More hands make easier work so I enlisted the help of world famous president of The Philadelphia Beekeepers Guild, Joel Eckel. We had a great time and everything went amazingly smooth. The first order of business was to locate the hive exactly and determine how big it was, which meant opening up the ceiling (remember you can click on images to enlarge them).
Believe it or not, the bees were pretty damn calm, especially given that we were completely destroying their home. After getting an idea of how large the hive was and where its boundaries were, we began gathering the bees. The easiest and best way to do that is with a vacuum - yes, a bee vacuum. There are many different variations of the bee-vac out there, but the one I purchased is basically like a wooden hive body that gets hooked up to a shop vac. The bees get sucked into the hive body and theoretically hang out in there until you take them to their new home (later you'll see why I say "theoretically") . Unfortunately I didn't get a good picture of the bee vac but here's a little demo:
That huge chunk of honeycomb that you see in the beginning on top of the bucket was packed with a few pounds of honey. After vacuuming a big bunch of bees, Joel began cutting the comb off of the ceiling and the walls. If the comb was filled with honey, we put it in a bucket to deal with later. We harvested about 40 pounds of honey from this hive, most of which will be fed back to these bees or to my other bees if they need it. If the comb was filled with brood, we tried to preserve it by rubberbanding it into frames so that it could be placed into a hive body. Here's how that went:
So we would vacuum some bees, cut out some comb and repeat. It took us about 4 hours in total. That included some help from the owners of the building, Alex (video below) and Chris (pic below). They really got into it and were amazed by the bees and the process of removing them.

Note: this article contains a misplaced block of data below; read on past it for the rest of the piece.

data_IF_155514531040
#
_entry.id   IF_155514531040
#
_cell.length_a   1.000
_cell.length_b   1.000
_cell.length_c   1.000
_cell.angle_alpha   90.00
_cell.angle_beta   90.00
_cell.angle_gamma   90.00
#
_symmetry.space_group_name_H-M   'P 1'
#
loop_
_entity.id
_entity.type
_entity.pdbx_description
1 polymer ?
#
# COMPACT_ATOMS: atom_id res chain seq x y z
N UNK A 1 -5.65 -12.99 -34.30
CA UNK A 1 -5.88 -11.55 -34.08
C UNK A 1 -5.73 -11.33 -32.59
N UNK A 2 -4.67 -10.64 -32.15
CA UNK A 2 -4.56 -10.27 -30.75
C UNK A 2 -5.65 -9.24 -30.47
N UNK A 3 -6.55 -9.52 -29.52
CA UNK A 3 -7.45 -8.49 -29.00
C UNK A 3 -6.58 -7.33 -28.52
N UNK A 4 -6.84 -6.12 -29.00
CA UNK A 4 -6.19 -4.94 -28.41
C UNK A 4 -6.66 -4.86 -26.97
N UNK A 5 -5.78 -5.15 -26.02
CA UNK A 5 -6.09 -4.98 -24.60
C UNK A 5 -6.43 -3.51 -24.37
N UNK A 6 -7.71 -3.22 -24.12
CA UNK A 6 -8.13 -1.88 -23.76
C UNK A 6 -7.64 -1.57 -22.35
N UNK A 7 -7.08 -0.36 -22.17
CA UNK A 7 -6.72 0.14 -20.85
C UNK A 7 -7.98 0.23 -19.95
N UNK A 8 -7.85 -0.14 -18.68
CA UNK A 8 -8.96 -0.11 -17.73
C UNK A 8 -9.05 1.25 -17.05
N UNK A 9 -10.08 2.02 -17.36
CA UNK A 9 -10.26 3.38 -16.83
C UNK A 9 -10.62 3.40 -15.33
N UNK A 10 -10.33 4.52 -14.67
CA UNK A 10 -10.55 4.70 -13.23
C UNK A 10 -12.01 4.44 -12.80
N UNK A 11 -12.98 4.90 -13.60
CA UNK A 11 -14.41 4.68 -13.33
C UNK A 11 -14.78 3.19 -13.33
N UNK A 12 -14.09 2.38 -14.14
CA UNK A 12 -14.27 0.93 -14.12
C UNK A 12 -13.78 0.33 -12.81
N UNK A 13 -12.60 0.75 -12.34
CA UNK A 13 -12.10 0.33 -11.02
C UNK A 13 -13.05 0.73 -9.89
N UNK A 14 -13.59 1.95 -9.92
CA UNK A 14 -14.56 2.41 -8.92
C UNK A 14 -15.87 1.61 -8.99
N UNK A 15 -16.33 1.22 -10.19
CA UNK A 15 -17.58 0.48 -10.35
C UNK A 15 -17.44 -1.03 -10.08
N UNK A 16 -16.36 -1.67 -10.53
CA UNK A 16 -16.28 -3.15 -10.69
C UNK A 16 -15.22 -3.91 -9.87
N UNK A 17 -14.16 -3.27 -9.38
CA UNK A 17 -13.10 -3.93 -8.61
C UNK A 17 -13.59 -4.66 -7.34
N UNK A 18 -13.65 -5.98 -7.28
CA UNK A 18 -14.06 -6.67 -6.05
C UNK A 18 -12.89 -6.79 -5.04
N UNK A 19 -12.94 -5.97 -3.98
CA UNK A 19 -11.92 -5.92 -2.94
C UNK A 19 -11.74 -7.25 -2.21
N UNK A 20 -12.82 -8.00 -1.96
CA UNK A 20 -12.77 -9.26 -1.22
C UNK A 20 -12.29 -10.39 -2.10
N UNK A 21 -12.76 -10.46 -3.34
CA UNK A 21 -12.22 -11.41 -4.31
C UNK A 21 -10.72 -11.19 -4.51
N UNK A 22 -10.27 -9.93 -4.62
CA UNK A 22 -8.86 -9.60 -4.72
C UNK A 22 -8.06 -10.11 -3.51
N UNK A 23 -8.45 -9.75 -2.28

Once we cut out all of the comb and vacuumed as many bees as possible, we cleaned up and left. We knew that many of the forager bees were out foraging and would return later in the day. So I returned to the house after dusk and there were a few more softball-sized clusters of bees hanging out near the window. I did one last vacuum job and then packed up for home. After my traumatic swarm incident, I wanted to get these bees set up in a new hive ASAP. I brought the hive body with the rubberbanded brood frames and I put it on my roof, where this hive would live for the time beeing.
I went to dump the bees out from the vacuum box into the new hive and was shocked and dismayed to see that once again, a lot of the bees were dead.
So, bee carnage part 2? Well, it wasn't quite as bad this time. It seemed like there were enough living bees that this hive might have a fighting chance to re-establish itself. But, in retrospect I do think that the bee vacuum box was just way too small and there were too many bees in there and it was too hot. Nonetheless, in the days following the relocation, the bees seemed to be adjusting to their new home.
Much to my delight, when I checked on the bees earlier this week, they had made some queen cells in an effort to replace their deceased queen. They had also begun to secure the comb into the frames. You can see a video of me checking on this hive and an excellent article on urban beekeeping right here. I am also feeding their honey back to them.
The chances that this hive will make it through the winter are still slim - mainly because their population was so decimated and they will lose a few weeks of growth due to the fact that they needed to make a queen from one of the existing larvae. But, you never know and worst case scenario is that I have 40 pounds of surplus, chemical-free honey to feed my other bees AND most importantly, the little boy who lost his bedroom to the bees can now have it back!